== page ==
Background: The benefit of coronary-artery revascularization before elective major vascular surgery is unclear.
Methods: We randomly assigned patients at increased risk for perioperative cardiac complications and clinically significant coronary artery disease to undergo either revascularization or no revascularization before elective major vascular surgery. The primary end point was long-term mortality.
Results: Of 5859 patients scheduled for vascular operations at 18 Veterans Affairs medical centers, 510 (9 percent) were eligible for the study and were randomly assigned to either coronary-artery revascularization before surgery or no revascularization before surgery. The indications for a vascular operation were an expanding abdominal aortic aneurysm (33 percent) or arterial occlusive disease of the legs (67 percent). Among the patients assigned to preoperative coronary-artery revascularization, percutaneous coronary intervention was performed in 59 percent, and bypass surgery was performed in 41 percent. The median time from randomization to vascular surgery was 54 days in the revascularization group and 18 days in the group not undergoing revascularization (P<0.001). At 2.7 years after randomization, mortality in the revascularization group was 22 percent and in the no-revascularization group 23 percent (relative risk, 0.98; 95 percent confidence interval, 0.70 to 1.37; P=0.92). Within 30 days after the vascular operation, a postoperative myocardial infarction, defined by elevated troponin levels, occurred in 12 percent of the revascularization group and 14 percent of the no-revascularization group (P=0.37).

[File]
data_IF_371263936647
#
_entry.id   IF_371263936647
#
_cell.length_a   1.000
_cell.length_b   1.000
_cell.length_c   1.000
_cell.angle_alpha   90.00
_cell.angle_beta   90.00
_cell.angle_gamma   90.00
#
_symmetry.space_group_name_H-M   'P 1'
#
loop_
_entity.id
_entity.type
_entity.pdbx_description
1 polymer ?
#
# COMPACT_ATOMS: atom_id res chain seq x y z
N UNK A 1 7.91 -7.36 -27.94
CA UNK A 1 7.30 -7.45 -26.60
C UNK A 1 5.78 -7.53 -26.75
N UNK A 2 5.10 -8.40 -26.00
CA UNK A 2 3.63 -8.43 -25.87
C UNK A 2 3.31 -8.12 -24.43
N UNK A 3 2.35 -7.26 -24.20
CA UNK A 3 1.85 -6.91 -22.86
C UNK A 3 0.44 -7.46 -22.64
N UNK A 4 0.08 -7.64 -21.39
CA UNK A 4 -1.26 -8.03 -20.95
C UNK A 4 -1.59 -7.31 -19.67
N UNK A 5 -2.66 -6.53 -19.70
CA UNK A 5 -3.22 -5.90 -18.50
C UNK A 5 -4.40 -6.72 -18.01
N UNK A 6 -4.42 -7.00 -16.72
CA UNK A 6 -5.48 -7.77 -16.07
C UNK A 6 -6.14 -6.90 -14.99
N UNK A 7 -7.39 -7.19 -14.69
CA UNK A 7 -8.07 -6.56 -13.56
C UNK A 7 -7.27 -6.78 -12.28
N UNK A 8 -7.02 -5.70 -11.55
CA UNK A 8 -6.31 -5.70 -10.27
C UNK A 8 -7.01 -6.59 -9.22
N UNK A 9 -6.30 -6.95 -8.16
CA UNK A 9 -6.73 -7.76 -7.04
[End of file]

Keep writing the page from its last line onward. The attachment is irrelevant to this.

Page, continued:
Conclusions: Coronary-artery revascularization before elective vascular surgery does not significantly alter the long-term outcome. On the basis of these data, a strategy of coronary-artery revascularization before elective vascular surgery among patients with stable cardiac symptoms cannot be recommended.
Copyright 2004 Massachusetts Medical Society.